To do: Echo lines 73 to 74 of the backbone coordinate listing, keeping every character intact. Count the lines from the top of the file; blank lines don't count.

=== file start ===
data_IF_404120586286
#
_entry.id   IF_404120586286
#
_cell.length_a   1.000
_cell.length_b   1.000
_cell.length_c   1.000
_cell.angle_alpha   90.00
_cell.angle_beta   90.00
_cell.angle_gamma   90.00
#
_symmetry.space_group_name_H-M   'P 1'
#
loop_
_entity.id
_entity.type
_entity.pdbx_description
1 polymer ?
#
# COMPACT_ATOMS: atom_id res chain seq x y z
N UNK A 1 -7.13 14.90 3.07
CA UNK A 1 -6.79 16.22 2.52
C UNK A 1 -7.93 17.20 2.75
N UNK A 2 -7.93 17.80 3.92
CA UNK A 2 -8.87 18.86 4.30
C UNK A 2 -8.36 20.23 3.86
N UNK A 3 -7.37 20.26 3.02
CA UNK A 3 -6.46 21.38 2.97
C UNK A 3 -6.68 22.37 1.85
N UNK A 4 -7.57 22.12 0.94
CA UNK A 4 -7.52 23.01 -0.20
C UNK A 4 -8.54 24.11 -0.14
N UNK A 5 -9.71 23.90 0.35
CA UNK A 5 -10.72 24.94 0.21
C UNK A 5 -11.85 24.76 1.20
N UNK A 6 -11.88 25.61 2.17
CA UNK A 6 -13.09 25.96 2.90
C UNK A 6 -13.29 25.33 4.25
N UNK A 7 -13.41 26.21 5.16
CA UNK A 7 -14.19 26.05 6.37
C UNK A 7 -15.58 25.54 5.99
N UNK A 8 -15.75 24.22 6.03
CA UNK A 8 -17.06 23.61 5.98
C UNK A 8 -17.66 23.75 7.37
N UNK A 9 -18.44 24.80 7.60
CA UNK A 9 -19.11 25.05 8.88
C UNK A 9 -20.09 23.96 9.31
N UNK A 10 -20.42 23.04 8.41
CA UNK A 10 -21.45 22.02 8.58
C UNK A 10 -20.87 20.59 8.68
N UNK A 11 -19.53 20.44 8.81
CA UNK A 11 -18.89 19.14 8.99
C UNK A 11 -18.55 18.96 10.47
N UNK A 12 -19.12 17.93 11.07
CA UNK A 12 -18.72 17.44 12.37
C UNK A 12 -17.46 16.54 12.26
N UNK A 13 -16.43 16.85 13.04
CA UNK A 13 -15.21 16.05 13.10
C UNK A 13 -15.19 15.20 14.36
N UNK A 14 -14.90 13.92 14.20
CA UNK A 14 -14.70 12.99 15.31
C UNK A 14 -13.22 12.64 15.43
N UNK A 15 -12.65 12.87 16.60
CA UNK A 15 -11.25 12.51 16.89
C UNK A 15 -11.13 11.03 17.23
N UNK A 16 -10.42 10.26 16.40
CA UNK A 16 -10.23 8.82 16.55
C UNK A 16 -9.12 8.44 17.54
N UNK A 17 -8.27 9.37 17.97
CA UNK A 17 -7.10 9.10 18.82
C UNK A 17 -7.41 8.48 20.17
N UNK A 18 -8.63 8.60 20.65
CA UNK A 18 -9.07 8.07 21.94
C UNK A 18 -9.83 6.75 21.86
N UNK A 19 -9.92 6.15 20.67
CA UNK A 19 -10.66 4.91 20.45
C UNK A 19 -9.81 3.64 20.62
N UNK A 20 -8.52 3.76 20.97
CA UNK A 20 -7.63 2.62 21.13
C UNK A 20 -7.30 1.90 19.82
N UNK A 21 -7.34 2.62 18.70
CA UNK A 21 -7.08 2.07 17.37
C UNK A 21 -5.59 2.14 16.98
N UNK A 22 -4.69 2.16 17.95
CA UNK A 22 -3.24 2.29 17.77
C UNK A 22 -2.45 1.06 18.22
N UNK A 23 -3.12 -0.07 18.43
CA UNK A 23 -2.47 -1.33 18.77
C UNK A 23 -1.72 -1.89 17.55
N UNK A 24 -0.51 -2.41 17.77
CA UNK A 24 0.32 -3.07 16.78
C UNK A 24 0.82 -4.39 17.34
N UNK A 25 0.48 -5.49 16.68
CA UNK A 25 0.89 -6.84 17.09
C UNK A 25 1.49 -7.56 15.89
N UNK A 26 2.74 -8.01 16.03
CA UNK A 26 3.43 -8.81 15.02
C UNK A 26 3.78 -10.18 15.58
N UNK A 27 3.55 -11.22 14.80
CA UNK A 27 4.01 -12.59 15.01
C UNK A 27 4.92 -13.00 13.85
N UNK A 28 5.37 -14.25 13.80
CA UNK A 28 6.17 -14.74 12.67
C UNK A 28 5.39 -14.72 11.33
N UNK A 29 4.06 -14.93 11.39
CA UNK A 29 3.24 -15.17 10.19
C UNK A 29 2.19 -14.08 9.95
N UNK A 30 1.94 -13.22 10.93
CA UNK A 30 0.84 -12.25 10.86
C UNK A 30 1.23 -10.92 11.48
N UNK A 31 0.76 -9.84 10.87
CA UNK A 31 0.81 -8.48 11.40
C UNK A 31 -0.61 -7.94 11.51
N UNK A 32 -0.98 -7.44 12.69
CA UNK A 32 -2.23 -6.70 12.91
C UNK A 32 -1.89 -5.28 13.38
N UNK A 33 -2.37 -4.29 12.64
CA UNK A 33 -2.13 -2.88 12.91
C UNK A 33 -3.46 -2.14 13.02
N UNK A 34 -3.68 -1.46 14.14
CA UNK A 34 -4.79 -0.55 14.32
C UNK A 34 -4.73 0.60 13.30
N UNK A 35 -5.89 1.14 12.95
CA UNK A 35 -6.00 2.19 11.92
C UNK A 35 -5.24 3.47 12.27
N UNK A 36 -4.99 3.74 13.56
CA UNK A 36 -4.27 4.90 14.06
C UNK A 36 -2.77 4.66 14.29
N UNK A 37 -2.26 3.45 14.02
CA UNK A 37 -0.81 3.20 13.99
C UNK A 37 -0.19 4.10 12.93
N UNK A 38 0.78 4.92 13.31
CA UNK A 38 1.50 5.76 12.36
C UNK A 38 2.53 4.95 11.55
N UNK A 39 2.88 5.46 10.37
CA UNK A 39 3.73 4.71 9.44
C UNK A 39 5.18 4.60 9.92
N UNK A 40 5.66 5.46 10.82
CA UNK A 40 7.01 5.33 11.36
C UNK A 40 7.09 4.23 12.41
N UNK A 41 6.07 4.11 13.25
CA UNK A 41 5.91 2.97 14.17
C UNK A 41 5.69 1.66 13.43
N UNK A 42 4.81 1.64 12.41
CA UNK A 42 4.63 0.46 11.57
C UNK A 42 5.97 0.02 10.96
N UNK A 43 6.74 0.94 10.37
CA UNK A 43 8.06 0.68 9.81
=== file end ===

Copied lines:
CA UNK A 18 -9.07 8.07 21.94
C UNK A 18 -9.83 6.75 21.86